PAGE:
Mr. Ambasz often describes his approach as “green over the gray,” with berms, buried buildings and botanical facades giving back what was appropriated by human-made structures. “I want to create urban settlements which do not alienate the citizens from the vegetable kingdom,” he said in an interview. “I am creating an architecture which is inextricably woven into the greenery and into nature.”
In his Casa de Retiro Espiritual (House of Spiritual Retreat), a residence completed in 1979, outside Seville, Spain, with two monumental white walls framing views of nearby mountains, the living spaces are sunk into the ground and covered with a green roof. Using the earth as insulation decreased heating and cooling costs. “‘Sustainability’ was not a word then. I did it because it was the right thing to do in that climate,” he said.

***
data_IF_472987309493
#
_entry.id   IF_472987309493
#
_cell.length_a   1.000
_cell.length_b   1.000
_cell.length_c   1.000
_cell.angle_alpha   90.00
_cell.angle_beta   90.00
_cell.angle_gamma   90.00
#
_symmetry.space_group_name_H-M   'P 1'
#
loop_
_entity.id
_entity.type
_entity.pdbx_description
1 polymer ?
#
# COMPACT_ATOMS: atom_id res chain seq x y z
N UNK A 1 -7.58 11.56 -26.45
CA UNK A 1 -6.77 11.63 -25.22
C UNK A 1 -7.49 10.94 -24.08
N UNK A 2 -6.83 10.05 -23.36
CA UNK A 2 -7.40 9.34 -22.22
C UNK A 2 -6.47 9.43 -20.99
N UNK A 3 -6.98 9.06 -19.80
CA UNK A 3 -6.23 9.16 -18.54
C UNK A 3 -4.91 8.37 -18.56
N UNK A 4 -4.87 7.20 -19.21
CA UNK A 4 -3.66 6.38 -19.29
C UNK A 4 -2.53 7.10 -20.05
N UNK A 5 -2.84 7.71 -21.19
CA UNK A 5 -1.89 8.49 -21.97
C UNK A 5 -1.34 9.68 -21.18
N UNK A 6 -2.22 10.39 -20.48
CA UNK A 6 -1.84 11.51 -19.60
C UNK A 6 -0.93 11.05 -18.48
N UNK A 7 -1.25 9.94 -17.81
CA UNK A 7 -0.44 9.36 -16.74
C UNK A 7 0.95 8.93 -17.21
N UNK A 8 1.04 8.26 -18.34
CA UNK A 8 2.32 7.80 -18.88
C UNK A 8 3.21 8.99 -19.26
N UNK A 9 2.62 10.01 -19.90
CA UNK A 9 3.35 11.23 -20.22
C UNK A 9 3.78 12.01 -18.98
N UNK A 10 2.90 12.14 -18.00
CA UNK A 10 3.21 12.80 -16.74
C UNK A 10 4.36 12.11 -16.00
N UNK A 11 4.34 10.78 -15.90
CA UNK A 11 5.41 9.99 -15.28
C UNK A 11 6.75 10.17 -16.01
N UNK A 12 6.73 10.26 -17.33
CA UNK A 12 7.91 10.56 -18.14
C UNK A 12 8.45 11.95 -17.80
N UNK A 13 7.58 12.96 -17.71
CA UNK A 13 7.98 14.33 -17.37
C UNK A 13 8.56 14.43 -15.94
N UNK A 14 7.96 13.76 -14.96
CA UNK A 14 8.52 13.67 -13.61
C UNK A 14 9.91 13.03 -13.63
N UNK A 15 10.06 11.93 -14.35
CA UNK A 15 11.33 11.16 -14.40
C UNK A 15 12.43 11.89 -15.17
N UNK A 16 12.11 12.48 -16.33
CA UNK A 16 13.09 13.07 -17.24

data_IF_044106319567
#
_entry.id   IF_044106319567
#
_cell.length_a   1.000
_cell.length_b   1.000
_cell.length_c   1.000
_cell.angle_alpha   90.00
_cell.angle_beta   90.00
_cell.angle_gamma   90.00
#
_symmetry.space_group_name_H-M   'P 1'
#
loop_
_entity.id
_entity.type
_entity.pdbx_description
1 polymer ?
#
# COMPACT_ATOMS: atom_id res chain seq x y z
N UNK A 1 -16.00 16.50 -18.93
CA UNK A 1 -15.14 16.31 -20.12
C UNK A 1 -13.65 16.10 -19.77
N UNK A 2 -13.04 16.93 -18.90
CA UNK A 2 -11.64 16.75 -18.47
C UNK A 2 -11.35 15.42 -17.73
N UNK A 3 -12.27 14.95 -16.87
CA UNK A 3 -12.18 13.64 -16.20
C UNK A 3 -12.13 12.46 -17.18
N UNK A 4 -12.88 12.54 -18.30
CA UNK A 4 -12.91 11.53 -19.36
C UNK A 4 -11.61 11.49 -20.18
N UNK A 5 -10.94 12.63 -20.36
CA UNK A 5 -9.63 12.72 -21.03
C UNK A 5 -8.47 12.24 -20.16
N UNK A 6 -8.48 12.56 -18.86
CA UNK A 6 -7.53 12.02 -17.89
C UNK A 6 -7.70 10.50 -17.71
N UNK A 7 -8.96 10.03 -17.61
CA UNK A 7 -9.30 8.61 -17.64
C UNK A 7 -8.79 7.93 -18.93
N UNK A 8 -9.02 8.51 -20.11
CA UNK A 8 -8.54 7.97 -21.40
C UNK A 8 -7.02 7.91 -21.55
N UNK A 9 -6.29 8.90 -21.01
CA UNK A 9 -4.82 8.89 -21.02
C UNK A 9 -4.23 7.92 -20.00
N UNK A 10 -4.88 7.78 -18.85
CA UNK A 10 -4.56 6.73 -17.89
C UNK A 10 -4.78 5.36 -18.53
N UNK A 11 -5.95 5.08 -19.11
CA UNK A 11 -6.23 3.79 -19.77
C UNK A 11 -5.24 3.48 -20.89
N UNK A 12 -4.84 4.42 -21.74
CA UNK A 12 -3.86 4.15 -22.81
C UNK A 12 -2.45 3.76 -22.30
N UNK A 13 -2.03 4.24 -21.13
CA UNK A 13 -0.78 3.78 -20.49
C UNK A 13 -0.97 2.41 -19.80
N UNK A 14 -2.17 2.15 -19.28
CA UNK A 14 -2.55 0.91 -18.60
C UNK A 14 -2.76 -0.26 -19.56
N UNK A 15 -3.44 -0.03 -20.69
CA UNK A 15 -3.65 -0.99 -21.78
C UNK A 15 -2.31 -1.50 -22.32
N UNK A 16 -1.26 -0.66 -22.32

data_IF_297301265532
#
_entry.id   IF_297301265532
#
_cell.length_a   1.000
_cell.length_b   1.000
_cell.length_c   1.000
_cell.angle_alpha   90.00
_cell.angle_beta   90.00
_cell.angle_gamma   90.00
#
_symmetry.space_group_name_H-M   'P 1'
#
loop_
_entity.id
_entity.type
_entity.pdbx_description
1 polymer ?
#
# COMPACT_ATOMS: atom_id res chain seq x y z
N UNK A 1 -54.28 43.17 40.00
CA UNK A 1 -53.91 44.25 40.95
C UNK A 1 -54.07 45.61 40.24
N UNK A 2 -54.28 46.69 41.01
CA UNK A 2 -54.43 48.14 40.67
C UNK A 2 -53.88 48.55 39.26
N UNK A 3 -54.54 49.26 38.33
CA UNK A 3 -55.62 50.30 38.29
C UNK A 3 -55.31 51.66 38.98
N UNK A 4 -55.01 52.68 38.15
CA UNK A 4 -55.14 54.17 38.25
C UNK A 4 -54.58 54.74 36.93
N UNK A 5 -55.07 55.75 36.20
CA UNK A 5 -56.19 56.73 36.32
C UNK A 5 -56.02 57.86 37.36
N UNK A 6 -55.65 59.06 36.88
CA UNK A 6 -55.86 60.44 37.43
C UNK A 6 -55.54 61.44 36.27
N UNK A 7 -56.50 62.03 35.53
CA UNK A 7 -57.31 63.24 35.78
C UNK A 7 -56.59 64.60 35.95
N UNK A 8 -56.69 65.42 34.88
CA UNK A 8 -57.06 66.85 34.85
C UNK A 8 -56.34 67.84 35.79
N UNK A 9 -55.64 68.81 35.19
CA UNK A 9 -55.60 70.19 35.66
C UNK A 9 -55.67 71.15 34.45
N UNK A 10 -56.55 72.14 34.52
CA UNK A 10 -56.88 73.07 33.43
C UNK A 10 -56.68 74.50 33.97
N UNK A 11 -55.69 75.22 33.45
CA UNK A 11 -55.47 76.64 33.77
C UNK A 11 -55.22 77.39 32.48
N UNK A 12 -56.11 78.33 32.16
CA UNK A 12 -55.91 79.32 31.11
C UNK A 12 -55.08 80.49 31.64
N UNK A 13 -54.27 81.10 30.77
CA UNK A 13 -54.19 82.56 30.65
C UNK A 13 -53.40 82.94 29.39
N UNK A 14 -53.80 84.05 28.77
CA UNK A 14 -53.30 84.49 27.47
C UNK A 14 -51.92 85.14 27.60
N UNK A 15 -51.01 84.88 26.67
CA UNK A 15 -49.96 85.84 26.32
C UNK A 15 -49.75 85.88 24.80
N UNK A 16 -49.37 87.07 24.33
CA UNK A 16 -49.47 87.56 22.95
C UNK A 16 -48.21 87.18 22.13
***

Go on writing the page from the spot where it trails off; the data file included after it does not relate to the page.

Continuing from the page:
He is as forward facing as any industrial designer versed in the tools and ingredients of mass production. “Often we think of the early protagonists of ecological design as returning to premodern materials like timber, wood and clay,” said the architectural writer and editor Suzanne Stephens. “Ambasz was different, as he wasn’t shying away from the most high-tech materials like steel, concrete or glass curtain walls.”
At the Lucile Halsell Conservatory at the San Antonio Botanical Garden, which opened in 1988, he built massive concrete retaining walls around the sunken building in a scheme that decreased energy usage. A reviewer for Progressive Architecture magazine was critical about the circulation path and greenhouse rooms. But that didn’t stop the jurors for the magazine’s annual awards competition from giving it a prize. Mr. Bergdoll said he considered the conservatory to be an important example of “an architecture in which the plants were full-time residents and human beings but visitors.”
Despite his many accolades, Mr. Ambasz has remained in the shadows of more acclaimed architects of poetic buildings, like Steven Holl, who designed the Nelson-Atkins Museum of Art in Kansas City, Mo., and many other cultural centers.